We examine the effect of securities laws on stock market development in 49 countries. We find little evidence that public enforcement benefits stock markets, but strong evidence that laws mandating disclosure and facilitating private enforcement through liability rules benefit stock markets.
We present a model in which setting up and running a regulatory institution takes a fixed cost. As a consequence, the supply of regulation is limited by the extent of the market. We test three implications of this model. First, jurisdictions with larger populations affected by a given regulation are more likely to have it. Second, jurisdictions with lower incremental fixed costs of introducing and ad- ministering new regulations should regulate more. This implies that regulation spreads from higher to lower population jurisdictions, and that jurisdictions that build up transferable regulatory capabilities should regulate more intensely. Consistent with the model, we find that higher population U. S. states have more pages of legislation and adopt particular laws earlier in their history than do smaller states. We also find that the regulation of entry, the regulation of labor, and the military draft are more extensive in countries with larger populations, as well as in civil law countries, where we argue that the incremental fixed costs are lower.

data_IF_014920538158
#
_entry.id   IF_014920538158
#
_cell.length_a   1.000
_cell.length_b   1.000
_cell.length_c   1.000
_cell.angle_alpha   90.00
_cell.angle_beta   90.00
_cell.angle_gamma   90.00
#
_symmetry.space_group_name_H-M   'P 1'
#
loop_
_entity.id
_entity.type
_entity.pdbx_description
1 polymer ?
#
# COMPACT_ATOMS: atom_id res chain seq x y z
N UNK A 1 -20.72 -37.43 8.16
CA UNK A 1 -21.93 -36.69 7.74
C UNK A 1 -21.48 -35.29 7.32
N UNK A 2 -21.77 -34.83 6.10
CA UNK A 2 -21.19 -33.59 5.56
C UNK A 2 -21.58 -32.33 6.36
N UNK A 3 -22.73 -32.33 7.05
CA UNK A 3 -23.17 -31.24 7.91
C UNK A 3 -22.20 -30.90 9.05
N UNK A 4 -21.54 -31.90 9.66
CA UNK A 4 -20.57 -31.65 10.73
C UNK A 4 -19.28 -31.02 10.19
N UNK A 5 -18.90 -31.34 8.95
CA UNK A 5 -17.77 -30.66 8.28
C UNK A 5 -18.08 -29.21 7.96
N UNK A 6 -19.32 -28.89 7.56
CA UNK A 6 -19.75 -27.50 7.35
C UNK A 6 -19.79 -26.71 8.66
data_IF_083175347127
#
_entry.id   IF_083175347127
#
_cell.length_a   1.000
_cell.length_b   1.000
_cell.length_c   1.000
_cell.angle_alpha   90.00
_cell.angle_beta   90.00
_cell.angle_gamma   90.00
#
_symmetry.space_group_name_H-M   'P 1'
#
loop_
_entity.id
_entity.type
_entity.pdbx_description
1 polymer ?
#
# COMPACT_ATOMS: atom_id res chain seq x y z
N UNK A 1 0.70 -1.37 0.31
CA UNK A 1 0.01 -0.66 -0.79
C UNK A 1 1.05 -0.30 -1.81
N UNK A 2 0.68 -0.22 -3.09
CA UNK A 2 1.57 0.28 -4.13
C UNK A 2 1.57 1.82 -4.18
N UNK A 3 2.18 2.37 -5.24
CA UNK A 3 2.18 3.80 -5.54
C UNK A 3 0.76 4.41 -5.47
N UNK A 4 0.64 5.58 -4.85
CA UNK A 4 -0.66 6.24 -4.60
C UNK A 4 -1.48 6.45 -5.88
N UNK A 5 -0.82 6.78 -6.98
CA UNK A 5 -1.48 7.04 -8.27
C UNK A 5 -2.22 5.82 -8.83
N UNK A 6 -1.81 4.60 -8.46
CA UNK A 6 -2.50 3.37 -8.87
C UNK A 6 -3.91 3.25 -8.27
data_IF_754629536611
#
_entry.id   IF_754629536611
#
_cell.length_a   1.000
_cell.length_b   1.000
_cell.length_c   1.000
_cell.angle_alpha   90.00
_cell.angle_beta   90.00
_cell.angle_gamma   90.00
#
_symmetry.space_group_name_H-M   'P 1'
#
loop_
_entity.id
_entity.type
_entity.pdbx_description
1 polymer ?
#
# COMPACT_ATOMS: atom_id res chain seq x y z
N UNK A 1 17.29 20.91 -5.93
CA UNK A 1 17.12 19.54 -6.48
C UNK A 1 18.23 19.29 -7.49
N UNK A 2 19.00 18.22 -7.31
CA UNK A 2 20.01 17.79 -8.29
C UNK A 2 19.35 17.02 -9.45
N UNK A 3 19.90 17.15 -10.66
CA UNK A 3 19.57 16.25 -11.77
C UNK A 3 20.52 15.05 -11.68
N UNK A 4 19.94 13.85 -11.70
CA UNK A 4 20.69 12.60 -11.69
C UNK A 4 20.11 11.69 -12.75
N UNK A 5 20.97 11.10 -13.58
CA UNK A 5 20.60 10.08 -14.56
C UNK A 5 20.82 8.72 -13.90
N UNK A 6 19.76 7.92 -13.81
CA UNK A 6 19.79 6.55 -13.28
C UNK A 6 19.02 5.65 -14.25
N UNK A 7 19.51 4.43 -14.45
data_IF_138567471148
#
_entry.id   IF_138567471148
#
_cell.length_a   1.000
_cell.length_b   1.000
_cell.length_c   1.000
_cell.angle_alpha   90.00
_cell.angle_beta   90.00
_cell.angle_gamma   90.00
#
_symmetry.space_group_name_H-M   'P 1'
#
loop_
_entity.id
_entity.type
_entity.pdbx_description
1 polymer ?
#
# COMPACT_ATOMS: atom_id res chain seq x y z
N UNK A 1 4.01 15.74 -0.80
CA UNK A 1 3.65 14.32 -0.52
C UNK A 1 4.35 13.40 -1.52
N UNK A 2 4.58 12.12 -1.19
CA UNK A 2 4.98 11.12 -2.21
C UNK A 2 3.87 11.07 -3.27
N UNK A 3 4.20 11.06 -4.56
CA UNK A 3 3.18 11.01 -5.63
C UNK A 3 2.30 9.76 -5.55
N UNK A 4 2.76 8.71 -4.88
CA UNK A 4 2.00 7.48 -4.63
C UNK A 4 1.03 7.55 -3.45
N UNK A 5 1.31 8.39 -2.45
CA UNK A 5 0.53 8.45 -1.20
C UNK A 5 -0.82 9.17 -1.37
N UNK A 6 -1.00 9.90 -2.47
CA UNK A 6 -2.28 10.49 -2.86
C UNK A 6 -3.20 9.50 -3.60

We investigate the market for news under two assumptions: that readers hold beliefs which they like to see confirmed, and that newspapers can slant stories toward these beliefs. We show that, on the topics where readers share common beliefs, one should not expect accuracy even from competitive media: competition results in lower prices, but common slanting toward reader biases. On topics where reader beliefs diverge (such as politically divisive issues), however, newspapers segment the market and slant toward extreme positions. Yet in the aggregate, a reader with access to all news sources could get an unbiased perspective. Generally speaking, reader heterogeneity is more important for accuracy in media than competition per se. (JEL D23, L82)
James Michael Curley, a four-time mayor of Boston, used wasteful redistribution to his poor Irish constituents and incendiary rhetoric to encourage richer citizens to emigrate from Boston, thereby shaping the electorate in his favor. As a consequence, Boston stagnated, but Curley kept winning elections. We present a model of using redistributive politics to shape the electorate, and show that this model yields a number of predictions opposite from the more standard frameworks of political competition, yet consistent with empirical evidence.
Building on Vijh (Rev. Financial Stud. 7 (1994)), we use additions to the S&P 500 to distinguish two views of return comovement: the traditional view, which attributes it to comovement in news about fundamental value, and an alternative view, in which frictions or sentiment delink it from fundamentals. After inclusion, a stock’s beta with the S&P goes up. In bivariate regressions which control for the return of non-S&P stocks, the increase in S&P beta is even larger. These results are generally stronger in more recent data. Our findings cannot easily be explained by the fundamentals-based view and provide new evidence in support of the alternative friction- or sentiment-based view.
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